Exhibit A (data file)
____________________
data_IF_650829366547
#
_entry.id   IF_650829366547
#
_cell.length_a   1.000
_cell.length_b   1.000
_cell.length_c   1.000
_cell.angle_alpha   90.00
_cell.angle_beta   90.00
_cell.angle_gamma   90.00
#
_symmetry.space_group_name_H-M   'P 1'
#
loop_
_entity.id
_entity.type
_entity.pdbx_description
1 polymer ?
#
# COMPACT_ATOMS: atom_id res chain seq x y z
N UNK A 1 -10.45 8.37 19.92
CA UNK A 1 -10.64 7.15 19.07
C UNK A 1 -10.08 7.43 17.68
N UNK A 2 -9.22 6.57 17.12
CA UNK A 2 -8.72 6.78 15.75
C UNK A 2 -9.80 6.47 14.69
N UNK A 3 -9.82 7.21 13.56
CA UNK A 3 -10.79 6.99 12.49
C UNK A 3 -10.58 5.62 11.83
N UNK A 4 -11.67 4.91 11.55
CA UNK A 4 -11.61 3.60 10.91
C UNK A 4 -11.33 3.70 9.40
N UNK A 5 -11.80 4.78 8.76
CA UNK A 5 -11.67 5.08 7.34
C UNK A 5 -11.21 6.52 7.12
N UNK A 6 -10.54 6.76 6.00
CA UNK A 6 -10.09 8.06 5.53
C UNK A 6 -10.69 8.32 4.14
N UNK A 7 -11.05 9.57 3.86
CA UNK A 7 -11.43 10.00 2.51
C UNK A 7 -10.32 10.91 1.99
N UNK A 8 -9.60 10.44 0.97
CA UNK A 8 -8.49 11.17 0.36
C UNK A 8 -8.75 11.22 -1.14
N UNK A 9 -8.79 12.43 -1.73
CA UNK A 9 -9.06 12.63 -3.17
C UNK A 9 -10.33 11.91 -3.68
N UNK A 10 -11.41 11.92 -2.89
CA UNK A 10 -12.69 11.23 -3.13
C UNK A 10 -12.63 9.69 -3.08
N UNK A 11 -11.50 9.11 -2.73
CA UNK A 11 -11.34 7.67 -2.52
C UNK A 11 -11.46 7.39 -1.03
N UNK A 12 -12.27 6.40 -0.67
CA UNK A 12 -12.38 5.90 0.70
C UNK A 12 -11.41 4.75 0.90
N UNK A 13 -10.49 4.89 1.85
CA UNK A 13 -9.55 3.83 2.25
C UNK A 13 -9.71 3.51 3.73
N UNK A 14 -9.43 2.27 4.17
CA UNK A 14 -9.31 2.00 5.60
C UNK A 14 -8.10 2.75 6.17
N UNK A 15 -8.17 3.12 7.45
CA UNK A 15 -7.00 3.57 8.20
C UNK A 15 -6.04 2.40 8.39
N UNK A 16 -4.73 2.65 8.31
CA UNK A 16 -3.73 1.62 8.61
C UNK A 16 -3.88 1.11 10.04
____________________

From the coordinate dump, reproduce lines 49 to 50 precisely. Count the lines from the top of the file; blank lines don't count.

CA UNK A 10 -12.69 11.23 -3.13
C UNK A 10 -12.63 9.69 -3.08